Monday Roundtable: Hey Bad Spender

We’ve been talking about Bad Behavior for the past couple of weeks and this time we’re talking about how we’re bad with money. Our staff dishes on purchases that make them feel the worst, horrible spending habits, and all the ways the rent is too damn high.

What’s something you spend money on but you feel guilty about it because somebody of your income level should probably not spend money on this thing? Why do you do it?

Al(aina), Staff Writer

I feel guilty about literally all of my spending. I live alone, I have wifi and cable, I pay for Netflix and Hulu, I buy lunch more often than I should (there are TWO Chick-fil-a’s on my campus, what else am I supposed to do??). I make around $13K a year and take out around $35K in loans a year; I should be saving as much money as possible. But here’s the thing: I am happy-ish. I know that I feel safe in my home, I don’t have to sit in silence, and I’m eating during the day (when otherwise I wouldn’t). I spend my money in a way I know I shouldn’t because right now, that’s what I need. I don’t think I’d make it through grad school any other way, and when you’re broke, it’s harder to think about the future. I can be good enough right now, and honestly, that’s all I have the capacity to think about.

Alexis, Staff Writer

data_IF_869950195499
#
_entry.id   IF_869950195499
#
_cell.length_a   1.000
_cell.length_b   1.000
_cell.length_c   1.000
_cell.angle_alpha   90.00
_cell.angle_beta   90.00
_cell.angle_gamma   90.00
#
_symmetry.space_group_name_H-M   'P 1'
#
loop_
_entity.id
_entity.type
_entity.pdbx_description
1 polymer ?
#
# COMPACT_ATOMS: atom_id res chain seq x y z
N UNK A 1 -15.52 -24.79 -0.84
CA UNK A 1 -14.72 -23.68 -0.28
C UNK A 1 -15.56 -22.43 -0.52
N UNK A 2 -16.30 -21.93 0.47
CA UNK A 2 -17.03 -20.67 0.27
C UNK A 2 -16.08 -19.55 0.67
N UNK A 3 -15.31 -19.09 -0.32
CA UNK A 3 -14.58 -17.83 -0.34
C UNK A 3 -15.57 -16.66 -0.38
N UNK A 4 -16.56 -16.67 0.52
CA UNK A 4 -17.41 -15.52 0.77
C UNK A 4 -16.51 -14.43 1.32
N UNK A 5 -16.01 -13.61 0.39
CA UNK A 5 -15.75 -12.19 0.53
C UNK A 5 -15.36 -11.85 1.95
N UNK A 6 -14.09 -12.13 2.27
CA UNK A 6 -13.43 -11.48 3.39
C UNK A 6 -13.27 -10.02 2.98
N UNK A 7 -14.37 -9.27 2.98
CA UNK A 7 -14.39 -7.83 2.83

This is the best question because for once I can say EVERYTHING! I feel guilty about spending money for food, transportation, therapy, books, a nice night out, educational shit, apps, games, everything!!! And once I hit a manic phase: WATCH OUT! Off the top of my head, during those phases I’ve bought: a Wacom tablet, a POCKET C.H.I.P. (FROM CHINA), 10+ books, courses that I’m 900% sure I’ll take and will definitely change my life/move me into a better tax bracket but like don’t, binders that don’t fit, and comics and video games. Literally the only thing that doesn’t feel out of my league spending wise is donating/buying gifts for people I love. But don’t worry, feeling guilty is like one of my main character traits, so I definitely don’t feel like I’ll be stopping any time soon. I’m a real fun time y’all.

Heather Hogan, Senior Editor

I’ve always spent too much money on video games. When I was a freelance writer struggling to buy groceries and put gas in my car, I’d still happily drop $60 on whatever new open world RPG and just eat Hot Pockets for the next two weeks. HOT POCKETS. (I wrote that in all caps because of the TV jingle.) I’m more responsible about it now, but to this day I start itching if I walk past a GameStop. Video games have always been my main source of escape, from the time I got an Atari 2600 in 1984 until the time right now when I have a Nintendo Switch and I don’t have to think about Donald Trump being president when I’m smashing bokoblins and lizalfos. Super healthy!